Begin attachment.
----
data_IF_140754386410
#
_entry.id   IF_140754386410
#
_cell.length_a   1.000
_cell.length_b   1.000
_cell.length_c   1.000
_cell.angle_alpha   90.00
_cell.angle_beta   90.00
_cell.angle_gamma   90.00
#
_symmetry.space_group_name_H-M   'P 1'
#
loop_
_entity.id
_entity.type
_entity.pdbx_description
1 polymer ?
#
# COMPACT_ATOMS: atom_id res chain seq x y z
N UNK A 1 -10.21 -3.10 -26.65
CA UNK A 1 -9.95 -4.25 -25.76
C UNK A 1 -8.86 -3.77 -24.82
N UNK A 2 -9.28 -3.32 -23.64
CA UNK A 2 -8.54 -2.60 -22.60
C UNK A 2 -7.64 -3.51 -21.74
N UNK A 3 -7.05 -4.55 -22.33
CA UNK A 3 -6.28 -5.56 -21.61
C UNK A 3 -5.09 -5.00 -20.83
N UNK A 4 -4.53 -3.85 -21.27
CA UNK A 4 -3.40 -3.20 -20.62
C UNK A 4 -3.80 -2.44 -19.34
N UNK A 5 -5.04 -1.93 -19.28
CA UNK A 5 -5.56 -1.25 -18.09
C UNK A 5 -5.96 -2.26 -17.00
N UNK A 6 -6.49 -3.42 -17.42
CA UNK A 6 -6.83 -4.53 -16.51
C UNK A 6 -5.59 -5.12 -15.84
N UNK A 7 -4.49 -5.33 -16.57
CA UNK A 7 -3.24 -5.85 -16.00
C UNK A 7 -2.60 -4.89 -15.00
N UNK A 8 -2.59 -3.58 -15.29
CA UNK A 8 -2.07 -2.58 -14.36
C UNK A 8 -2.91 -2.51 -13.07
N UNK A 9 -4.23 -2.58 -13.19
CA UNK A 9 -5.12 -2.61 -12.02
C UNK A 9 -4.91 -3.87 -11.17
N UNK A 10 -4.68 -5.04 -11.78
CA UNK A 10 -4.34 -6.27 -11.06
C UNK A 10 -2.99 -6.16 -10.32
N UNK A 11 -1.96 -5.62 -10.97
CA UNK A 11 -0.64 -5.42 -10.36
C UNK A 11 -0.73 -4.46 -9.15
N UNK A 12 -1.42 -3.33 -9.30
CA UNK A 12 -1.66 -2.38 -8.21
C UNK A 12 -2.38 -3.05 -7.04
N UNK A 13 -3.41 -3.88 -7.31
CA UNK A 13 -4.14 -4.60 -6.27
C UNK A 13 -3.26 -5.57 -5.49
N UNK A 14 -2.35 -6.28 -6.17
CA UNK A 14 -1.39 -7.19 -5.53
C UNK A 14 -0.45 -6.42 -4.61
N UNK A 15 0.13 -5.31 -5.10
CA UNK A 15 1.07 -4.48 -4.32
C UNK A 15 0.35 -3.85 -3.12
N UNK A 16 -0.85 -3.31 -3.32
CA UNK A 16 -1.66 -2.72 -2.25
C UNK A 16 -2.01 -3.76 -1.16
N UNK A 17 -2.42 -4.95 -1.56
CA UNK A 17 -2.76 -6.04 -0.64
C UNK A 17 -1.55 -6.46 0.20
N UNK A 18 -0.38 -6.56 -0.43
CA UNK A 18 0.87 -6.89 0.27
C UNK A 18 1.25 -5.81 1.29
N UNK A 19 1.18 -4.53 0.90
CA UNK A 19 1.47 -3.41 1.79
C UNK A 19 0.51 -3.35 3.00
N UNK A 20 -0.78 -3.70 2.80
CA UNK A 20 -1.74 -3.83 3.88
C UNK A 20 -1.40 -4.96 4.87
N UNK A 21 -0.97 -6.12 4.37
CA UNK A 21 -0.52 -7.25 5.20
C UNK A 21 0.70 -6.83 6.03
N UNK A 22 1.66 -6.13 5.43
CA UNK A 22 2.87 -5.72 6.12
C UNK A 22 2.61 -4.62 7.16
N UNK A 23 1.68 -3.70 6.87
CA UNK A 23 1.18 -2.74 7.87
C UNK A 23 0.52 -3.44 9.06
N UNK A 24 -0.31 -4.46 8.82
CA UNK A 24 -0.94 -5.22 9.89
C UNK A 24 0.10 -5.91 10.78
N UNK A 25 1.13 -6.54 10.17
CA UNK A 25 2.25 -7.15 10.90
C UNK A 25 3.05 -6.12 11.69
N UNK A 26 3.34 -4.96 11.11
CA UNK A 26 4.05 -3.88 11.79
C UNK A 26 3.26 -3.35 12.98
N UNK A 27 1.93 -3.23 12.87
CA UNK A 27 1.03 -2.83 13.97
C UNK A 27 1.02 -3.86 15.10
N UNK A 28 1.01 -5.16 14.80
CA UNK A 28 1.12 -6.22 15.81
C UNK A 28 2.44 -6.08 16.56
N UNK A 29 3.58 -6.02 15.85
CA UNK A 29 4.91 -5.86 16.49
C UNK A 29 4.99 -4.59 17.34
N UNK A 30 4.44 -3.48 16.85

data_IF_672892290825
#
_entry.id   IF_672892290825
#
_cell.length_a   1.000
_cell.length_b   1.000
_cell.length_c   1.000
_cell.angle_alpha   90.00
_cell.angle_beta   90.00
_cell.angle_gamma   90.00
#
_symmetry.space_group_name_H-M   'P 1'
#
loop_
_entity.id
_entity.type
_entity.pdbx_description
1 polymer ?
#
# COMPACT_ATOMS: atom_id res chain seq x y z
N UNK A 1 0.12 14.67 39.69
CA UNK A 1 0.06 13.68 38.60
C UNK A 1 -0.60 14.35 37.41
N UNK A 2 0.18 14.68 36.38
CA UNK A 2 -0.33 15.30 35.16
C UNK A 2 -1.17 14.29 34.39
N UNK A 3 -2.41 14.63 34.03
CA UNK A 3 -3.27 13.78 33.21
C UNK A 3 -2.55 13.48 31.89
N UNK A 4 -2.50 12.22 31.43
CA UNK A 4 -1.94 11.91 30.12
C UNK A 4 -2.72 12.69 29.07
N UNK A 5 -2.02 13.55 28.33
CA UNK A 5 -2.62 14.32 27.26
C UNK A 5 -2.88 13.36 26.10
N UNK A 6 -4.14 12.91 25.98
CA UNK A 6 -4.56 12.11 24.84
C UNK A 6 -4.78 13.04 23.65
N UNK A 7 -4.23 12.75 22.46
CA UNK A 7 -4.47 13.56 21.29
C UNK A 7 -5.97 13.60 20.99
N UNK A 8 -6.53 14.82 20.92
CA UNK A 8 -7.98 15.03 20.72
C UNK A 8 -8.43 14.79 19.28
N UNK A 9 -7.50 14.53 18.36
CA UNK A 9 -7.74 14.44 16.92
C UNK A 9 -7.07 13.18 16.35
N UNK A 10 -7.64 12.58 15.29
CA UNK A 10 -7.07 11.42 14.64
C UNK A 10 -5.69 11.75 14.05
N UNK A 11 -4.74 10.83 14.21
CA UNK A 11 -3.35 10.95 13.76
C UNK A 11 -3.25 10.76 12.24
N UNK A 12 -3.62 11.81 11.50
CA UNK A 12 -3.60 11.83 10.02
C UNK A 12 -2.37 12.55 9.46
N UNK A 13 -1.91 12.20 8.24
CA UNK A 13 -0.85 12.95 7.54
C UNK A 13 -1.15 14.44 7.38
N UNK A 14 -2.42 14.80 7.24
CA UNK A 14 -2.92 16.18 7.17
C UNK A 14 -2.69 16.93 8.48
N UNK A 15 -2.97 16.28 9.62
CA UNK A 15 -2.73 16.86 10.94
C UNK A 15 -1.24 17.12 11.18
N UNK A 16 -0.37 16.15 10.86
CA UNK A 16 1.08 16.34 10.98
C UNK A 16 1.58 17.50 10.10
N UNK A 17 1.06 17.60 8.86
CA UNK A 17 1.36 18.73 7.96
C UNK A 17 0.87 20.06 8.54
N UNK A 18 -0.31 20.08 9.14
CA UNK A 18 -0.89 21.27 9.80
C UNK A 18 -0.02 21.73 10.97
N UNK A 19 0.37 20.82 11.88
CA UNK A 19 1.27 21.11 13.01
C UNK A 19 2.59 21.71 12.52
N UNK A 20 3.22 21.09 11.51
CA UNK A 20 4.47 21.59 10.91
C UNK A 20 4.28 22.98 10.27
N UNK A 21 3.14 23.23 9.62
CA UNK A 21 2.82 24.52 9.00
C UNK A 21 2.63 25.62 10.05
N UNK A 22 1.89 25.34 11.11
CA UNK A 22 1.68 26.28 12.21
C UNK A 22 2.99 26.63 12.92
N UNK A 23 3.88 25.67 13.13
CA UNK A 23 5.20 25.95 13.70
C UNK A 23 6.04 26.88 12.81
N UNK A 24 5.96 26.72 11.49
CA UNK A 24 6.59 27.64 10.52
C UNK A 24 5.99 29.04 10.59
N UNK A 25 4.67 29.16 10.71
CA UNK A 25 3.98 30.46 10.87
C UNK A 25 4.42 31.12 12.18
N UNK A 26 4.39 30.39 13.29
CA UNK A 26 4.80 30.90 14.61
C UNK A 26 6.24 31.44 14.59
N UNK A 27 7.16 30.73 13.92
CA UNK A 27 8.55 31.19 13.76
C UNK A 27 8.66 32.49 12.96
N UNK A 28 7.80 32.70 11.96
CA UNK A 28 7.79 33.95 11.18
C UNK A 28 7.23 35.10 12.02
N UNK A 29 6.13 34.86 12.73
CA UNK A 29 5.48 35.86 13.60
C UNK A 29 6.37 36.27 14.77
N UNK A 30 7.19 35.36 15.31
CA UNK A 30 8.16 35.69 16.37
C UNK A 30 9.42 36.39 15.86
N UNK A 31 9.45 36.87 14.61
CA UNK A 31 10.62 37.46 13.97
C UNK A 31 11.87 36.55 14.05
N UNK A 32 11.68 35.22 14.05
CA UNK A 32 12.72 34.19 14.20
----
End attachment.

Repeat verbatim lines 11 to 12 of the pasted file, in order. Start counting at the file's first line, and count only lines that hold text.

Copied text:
#
_symmetry.space_group_name_H-M   'P 1'